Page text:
Mitigating the Effects of Trauma

Photo by Susan Wilkinson on Unsplash

“Two of my brothers were killed in the war in Ukraine.”

“My family’s houses were destroyed in Palestine”

“I have PTSD from a trauma in my homeland.”

“There is fighting in my street back home, and I can’t reach anyone.”

“My mother was sent to a re-education centre for being a Uyghur.”

“My husband and I and our two sons were put on a kill list, so we had to flee my country.”

“My sister is sick, and I cannot go back and see her before she dies.”

These are just some of the poignant remarks delivered during my classes. So there I am, teaching a grammar point, or whatever, when their words come my way. What can I possibly say in response? Typically, I utter something inadequate such as, “Oh, I am so sorry to hear that,” or “Oh no! How awful.”

And then what? Do I move on to grammar point number two?

The pandemic, together with an increase in war and conflict, has generated a rise in trauma felt by immigrants and their families. Additionally, they have the typical challenges of moving to a new country, such as learning a new language, securing a visa, finding a job, getting a place to live, lining up schools and finding a family doctor. It is no surprise, then, that students are struggling to cope. How do we help them? They are in and out of our classes in a matter of weeks. So, aside from being empathetic and making sure that we direct them to the school’s counselling services, what should we do? What can we do? More and more, we feel the pressure to provide psychological advice, something we aren’t trained for.

“Trauma-Informed Teaching” (TIC) could be the answer. I started to investigate it last session when three students in a class of eighteen told me that they were mentally distressed due to trauma. Back in the early 2000s, Sandra Bloom and her colleagues developed a “Sanctuary Model” for organizations based on seven principles: non-violence, emotional intelligence, social learning, democracy, open communication, social responsibility, and growth and change. By following this model and using the related toolkit, companies learned more about traumatic stress and how to mitigate the effects on employees, including low productivity.[1]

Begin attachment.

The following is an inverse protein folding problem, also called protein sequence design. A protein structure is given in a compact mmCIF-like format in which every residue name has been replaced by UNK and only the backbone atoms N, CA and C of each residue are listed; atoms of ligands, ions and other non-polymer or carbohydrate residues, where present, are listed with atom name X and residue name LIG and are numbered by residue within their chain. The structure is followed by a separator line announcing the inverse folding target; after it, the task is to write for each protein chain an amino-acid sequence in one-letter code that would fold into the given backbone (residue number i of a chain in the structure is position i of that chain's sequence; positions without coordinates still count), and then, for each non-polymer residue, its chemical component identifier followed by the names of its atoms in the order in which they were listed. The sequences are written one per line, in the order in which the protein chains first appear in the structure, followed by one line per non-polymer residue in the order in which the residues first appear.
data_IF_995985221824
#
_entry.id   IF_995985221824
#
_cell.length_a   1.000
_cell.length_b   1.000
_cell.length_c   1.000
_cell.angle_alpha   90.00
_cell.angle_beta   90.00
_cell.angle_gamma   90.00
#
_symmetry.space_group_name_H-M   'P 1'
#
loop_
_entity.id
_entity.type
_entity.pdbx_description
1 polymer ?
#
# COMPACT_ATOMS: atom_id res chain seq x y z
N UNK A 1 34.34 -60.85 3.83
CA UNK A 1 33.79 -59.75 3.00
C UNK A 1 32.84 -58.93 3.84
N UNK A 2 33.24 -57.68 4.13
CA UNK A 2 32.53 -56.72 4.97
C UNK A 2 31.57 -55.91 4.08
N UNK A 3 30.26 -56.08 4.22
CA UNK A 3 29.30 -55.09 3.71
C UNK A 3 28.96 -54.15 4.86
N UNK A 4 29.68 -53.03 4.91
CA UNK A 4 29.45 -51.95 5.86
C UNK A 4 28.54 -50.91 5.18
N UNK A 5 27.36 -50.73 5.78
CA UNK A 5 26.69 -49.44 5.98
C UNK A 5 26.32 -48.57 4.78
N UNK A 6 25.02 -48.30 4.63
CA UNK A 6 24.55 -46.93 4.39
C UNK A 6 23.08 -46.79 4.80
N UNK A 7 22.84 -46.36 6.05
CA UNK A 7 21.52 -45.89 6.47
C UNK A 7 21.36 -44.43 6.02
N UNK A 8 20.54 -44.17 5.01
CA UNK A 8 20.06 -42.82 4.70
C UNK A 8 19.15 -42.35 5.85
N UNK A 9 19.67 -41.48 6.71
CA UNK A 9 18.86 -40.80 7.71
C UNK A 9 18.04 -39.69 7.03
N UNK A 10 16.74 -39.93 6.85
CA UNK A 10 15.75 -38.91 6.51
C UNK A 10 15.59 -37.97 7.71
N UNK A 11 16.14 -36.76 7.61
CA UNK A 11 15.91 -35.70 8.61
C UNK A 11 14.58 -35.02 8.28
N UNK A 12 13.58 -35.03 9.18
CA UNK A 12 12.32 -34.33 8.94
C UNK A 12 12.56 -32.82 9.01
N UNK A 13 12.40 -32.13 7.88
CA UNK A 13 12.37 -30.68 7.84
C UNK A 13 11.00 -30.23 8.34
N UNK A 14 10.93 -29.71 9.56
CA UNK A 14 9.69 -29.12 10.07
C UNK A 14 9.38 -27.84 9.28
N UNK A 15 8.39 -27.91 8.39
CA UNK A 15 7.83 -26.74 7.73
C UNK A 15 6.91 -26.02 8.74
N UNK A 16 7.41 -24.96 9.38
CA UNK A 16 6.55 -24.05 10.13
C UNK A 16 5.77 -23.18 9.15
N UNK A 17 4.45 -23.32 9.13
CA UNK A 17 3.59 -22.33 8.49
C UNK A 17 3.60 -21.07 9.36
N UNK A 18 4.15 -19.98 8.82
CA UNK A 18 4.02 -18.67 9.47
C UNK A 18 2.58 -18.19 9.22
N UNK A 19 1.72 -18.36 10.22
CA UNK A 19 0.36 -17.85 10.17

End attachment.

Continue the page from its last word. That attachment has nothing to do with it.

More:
We know that the same applies to our learners, that their productivity and motivation will remain low if they are highly stressed or reeling from trauma. Indeed, Victoria Wilson (2022) recently conducted a study on TIC with adult ESL students in New Zealand and the results were clear: Trauma-Informed Teaching works. Interestingly, even students who had low trauma levels preferred the TIC teaching style.

Another interesting finding from the study is that the ESL learners value the emotional support of instructors and peers more than the school’s counselling services. This means that they prioritize making connections with us, be it in groups or large class activities. Students also reported that:

  • they prefer to learn grammar and vocabulary through human, engaged interactions as opposed to more detached and technical methods;
  • a good learning environment hinges on classroom relationships and teaching style; and
  • they do not like hierarchical-based communications that undermine their independence and maturity as adults.

We cannot pretend that we can solve our students’ mental anguish, but I think we can each help in our own way, depending on our strengths. Since story writing and poetry are passions of mine, I will continue to weave them into my teaching whenever I can. Indeed, narration is a powerful and cathartic teaching tool.[2]

Just do what seems appropriate for your class – be it photography, videos, music, art, rap, drama, animations, graphics—whatever allows your students to express themselves. Maybe they will find a release for their stresses and traumas or maybe they will just have fun and enjoy themselves!

Note: a colleague of mine, Ruba Kallab, is conducting a workshop called “Trauma-Informed Teaching Practices in Adult ESL Classrooms” on March 24. Click here for details! 

[1] Bloom, S. L., & Farragher, B. J. (2013). Restoring sanctuary a new operating system for trauma-informed systems of care. Oxford University Press. 

[2] See my previous post Hutchison, J. (2023, December 11). The power of storytelling. TESL Ontario Blog.

I’m Jennifer Hutchison and I teach EAP and communications at George Brown College in Toronto. I have also taught courses in sociolinguistics in the English Foundation Program at Toronto Metropolitan University. In my spare time, I write short stories, read, exercise, and bake (the last two are codependent). Teaching English is my passion. I am curious about the world around me and feel fortunate to have that world brought to me every day in the classroom. Nevertheless, I took a circuitous route to discover this passion. After my undergraduate degree in French and translation, I worked as a translator and then veered off into writing and editing, which I did from home while I raised my children (four of them!). In none of these positions (except, possibly, childrearing) was I helping anybody, so I returned to school, launched my ESL career, and have never looked back. I look forward to working with you and sharing experiences and strategies on the Blog!


One thought on “Mitigating the Effects of Trauma”

  1. Thankyou for sharing your first hand experience with Learners living with trauma. I found the story and your path inspiring, meaningful and helpful. It encouraged me to know how much our impact has and how important it is to respond appropriately to trauma rather than pass Learners on to someone else.

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